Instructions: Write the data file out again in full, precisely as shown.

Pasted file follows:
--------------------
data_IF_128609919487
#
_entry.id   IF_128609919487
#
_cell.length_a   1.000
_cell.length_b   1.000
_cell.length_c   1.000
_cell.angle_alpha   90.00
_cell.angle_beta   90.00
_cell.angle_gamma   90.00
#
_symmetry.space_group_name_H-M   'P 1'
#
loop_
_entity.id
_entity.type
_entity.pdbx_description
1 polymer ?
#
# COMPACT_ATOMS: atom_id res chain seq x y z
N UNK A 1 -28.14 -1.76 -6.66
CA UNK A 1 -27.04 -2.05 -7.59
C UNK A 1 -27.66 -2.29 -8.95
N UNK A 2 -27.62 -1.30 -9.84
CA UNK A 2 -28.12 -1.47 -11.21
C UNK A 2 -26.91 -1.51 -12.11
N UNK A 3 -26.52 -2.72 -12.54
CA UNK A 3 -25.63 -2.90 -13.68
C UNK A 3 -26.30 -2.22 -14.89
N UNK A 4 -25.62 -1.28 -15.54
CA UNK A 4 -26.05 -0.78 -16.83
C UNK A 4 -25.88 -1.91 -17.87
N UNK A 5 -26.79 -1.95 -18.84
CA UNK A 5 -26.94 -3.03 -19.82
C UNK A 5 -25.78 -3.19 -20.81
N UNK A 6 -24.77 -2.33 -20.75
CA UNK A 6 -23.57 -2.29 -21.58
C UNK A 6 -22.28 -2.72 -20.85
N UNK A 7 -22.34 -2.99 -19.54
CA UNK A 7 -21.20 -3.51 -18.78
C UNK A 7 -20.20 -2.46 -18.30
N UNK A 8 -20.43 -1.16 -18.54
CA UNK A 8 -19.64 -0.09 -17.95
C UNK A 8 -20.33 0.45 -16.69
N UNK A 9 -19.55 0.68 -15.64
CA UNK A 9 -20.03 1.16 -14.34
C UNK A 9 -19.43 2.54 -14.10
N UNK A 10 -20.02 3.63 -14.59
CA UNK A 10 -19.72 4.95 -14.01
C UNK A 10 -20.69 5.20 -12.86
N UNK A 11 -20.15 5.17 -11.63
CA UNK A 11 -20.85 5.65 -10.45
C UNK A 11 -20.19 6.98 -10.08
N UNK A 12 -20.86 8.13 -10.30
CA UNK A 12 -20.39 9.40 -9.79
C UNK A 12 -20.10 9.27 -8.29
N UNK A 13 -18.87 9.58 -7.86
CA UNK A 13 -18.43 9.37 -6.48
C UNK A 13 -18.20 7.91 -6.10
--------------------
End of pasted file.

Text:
data_IF_128609919487
#
_entry.id   IF_128609919487
#
_cell.length_a   1.000
_cell.length_b   1.000
_cell.length_c   1.000
_cell.angle_alpha   90.00
_cell.angle_beta   90.00
_cell.angle_gamma   90.00
#
_symmetry.space_group_name_H-M   'P 1'
#
loop_
_entity.id
_entity.type
_entity.pdbx_description
1 polymer ?
#
# COMPACT_ATOMS: atom_id res chain seq x y z
N UNK A 1 -28.14 -1.76 -6.66
CA UNK A 1 -27.04 -2.05 -7.59
C UNK A 1 -27.66 -2.29 -8.95
N UNK A 2 -27.62 -1.30 -9.84
CA UNK A 2 -28.12 -1.47 -11.21
C UNK A 2 -26.91 -1.51 -12.11
N UNK A 3 -26.52 -2.72 -12.54
CA UNK A 3 -25.63 -2.90 -13.68
C UNK A 3 -26.30 -2.22 -14.89
N UNK A 4 -25.62 -1.28 -15.54
CA UNK A 4 -26.05 -0.78 -16.83
C UNK A 4 -25.88 -1.91 -17.87
N UNK A 5 -26.79 -1.95 -18.84
CA UNK A 5 -26.94 -3.03 -19.82
C UNK A 5 -25.78 -3.19 -20.81
N UNK A 6 -24.77 -2.33 -20.75
CA UNK A 6 -23.57 -2.29 -21.58
C UNK A 6 -22.28 -2.72 -20.85
N UNK A 7 -22.34 -2.99 -19.54
CA UNK A 7 -21.20 -3.51 -18.78
C UNK A 7 -20.20 -2.46 -18.30
N UNK A 8 -20.43 -1.16 -18.54
CA UNK A 8 -19.64 -0.09 -17.95
C UNK A 8 -20.33 0.45 -16.69
N UNK A 9 -19.55 0.68 -15.64
CA UNK A 9 -20.03 1.16 -14.34
C UNK A 9 -19.43 2.54 -14.10
N UNK A 10 -20.02 3.63 -14.59
CA UNK A 10 -19.72 4.95 -14.01
C UNK A 10 -20.69 5.20 -12.86
N UNK A 11 -20.15 5.17 -11.63
CA UNK A 11 -20.85 5.65 -10.45
C UNK A 11 -20.19 6.98 -10.08
N UNK A 12 -20.86 8.13 -10.30
CA UNK A 12 -20.39 9.40 -9.79
C UNK A 12 -20.10 9.27 -8.29
N UNK A 13 -18.87 9.58 -7.86
CA UNK A 13 -18.43 9.37 -6.48
C UNK A 13 -18.20 7.91 -6.10